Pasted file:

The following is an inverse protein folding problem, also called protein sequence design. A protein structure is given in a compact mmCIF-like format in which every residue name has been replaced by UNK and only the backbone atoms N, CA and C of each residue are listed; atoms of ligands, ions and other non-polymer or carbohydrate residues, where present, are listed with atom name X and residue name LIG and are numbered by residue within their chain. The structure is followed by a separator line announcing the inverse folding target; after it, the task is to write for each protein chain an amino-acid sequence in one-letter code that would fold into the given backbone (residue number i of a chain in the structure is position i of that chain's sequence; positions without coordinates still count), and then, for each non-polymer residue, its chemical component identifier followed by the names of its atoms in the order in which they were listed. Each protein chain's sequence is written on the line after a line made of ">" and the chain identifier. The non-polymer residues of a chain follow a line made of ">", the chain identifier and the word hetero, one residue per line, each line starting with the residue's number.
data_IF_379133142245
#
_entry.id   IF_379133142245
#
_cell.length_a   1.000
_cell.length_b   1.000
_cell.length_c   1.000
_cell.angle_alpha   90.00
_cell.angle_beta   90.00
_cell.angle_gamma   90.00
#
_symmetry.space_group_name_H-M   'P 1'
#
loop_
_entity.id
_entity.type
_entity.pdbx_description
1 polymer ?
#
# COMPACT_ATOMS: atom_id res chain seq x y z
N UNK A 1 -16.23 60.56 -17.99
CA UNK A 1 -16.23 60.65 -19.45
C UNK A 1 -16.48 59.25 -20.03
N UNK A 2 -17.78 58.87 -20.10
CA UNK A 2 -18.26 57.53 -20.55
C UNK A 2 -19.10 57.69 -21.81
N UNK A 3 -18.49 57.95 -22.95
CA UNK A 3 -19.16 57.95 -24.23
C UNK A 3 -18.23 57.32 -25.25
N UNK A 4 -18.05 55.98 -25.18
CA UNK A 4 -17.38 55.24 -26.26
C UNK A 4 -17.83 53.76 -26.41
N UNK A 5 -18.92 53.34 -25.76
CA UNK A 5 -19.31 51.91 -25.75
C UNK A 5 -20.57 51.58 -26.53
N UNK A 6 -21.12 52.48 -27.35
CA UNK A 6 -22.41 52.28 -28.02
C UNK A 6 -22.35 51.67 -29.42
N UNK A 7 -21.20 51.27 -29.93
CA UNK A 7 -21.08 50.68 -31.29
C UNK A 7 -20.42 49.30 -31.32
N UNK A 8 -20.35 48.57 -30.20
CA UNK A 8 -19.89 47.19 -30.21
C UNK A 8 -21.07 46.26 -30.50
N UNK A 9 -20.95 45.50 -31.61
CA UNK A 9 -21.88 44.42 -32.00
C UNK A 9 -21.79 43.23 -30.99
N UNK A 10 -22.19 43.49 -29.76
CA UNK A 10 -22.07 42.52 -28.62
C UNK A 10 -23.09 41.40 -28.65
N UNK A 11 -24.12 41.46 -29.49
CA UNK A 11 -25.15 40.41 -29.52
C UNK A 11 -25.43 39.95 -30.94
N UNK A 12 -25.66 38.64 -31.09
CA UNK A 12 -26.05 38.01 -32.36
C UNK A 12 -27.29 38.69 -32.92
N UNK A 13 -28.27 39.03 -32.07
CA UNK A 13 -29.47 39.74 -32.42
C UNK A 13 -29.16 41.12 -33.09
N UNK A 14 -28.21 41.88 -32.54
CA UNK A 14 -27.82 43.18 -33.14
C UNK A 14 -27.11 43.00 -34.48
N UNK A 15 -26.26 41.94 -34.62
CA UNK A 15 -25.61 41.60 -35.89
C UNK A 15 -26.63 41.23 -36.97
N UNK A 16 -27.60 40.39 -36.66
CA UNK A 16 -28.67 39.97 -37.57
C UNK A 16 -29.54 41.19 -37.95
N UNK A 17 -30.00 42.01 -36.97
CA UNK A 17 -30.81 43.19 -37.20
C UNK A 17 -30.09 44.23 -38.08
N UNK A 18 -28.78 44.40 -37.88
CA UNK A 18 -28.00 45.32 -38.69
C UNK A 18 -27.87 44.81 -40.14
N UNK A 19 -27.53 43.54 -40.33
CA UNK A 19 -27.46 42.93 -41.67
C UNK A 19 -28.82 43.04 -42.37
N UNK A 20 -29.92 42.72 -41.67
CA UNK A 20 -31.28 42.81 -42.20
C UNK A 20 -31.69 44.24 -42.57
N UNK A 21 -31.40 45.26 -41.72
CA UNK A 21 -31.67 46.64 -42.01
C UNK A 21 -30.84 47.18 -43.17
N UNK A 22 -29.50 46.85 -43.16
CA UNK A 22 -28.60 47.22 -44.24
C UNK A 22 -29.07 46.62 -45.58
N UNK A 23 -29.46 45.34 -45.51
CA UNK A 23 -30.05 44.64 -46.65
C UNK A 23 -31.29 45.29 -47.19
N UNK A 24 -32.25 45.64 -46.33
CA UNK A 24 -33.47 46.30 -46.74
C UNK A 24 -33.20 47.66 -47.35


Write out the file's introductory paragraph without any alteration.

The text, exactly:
The following is an inverse protein folding problem, also called protein sequence design. A protein structure is given in a compact mmCIF-like format in which every residue name has been replaced by UNK and only the backbone atoms N, CA and C of each residue are listed; atoms of ligands, ions and other non-polymer or carbohydrate residues, where present, are listed with atom name X and residue name LIG and are numbered by residue within their chain. The structure is followed by a separator line announcing the inverse folding target; after it, the task is to write for each protein chain an amino-acid sequence in one-letter code that would fold into the given backbone (residue number i of a chain in the structure is position i of that chain's sequence; positions without coordinates still count), and then, for each non-polymer residue, its chemical component identifier followed by the names of its atoms in the order in which they were listed. Each protein chain's sequence is written on the line after a line made of ">" and the chain identifier. The non-polymer residues of a chain follow a line made of ">", the chain identifier and the word hetero, one residue per line, each line starting with the residue's number.